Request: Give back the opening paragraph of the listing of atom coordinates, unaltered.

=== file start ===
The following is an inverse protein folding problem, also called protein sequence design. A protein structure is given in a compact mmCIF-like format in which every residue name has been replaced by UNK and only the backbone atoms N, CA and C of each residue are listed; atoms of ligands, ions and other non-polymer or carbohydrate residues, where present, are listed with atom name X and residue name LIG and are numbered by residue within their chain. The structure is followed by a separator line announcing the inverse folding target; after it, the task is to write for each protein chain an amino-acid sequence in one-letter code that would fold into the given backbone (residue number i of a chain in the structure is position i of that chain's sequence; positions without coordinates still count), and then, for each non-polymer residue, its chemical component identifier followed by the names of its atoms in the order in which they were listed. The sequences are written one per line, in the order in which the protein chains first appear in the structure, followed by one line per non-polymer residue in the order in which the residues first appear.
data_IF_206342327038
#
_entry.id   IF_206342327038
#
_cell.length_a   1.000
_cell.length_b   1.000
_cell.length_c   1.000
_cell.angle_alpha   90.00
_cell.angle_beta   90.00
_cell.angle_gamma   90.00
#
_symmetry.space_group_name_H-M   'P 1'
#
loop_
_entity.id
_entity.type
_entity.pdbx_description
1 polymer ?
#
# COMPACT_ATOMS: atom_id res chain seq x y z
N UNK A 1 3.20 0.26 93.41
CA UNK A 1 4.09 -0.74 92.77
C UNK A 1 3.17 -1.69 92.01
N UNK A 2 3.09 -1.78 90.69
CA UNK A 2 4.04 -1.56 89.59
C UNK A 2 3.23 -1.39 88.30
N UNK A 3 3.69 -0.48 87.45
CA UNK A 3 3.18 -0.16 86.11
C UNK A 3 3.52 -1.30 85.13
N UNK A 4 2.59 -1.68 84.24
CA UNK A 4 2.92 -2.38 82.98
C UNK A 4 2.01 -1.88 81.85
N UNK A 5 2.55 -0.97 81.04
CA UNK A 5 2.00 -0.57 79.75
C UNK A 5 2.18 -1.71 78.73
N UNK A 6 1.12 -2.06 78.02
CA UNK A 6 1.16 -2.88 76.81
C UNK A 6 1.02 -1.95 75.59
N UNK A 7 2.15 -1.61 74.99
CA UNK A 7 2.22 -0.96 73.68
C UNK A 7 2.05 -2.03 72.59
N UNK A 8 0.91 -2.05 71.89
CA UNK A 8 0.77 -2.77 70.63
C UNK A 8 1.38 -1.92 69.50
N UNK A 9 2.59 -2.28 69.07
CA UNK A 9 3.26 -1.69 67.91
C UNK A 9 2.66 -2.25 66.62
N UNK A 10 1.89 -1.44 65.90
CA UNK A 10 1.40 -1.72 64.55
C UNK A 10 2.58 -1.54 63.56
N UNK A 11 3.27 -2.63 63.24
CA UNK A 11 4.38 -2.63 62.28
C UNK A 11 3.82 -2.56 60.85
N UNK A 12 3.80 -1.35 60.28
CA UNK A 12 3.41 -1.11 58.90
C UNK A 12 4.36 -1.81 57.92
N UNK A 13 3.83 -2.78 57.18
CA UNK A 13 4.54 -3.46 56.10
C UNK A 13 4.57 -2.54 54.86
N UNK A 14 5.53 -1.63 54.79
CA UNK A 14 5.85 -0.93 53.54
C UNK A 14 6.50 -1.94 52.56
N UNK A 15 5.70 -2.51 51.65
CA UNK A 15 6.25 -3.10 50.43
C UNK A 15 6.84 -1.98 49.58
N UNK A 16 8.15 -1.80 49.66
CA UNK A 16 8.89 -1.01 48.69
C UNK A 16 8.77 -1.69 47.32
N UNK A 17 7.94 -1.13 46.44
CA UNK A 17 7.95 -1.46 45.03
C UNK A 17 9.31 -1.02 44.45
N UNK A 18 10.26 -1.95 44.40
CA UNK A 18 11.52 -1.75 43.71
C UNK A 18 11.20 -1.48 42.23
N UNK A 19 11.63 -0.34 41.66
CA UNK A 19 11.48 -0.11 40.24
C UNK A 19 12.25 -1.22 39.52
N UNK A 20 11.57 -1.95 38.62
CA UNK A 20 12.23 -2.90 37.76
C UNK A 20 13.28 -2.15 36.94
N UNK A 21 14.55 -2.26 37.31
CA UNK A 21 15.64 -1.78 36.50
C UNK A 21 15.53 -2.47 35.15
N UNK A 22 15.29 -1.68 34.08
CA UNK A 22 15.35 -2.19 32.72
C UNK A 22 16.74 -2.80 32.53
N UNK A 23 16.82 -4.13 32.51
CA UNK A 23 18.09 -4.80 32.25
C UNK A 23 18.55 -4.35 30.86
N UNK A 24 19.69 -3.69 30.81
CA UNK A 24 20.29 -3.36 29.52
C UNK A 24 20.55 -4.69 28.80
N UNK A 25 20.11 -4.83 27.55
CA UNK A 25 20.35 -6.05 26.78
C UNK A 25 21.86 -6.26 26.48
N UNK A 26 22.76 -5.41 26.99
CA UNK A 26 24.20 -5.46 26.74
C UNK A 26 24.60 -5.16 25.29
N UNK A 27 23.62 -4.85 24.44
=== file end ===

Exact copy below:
The following is an inverse protein folding problem, also called protein sequence design. A protein structure is given in a compact mmCIF-like format in which every residue name has been replaced by UNK and only the backbone atoms N, CA and C of each residue are listed; atoms of ligands, ions and other non-polymer or carbohydrate residues, where present, are listed with atom name X and residue name LIG and are numbered by residue within their chain. The structure is followed by a separator line announcing the inverse folding target; after it, the task is to write for each protein chain an amino-acid sequence in one-letter code that would fold into the given backbone (residue number i of a chain in the structure is position i of that chain's sequence; positions without coordinates still count), and then, for each non-polymer residue, its chemical component identifier followed by the names of its atoms in the order in which they were listed. The sequences are written one per line, in the order in which the protein chains first appear in the structure, followed by one line per non-polymer residue in the order in which the residues first appear.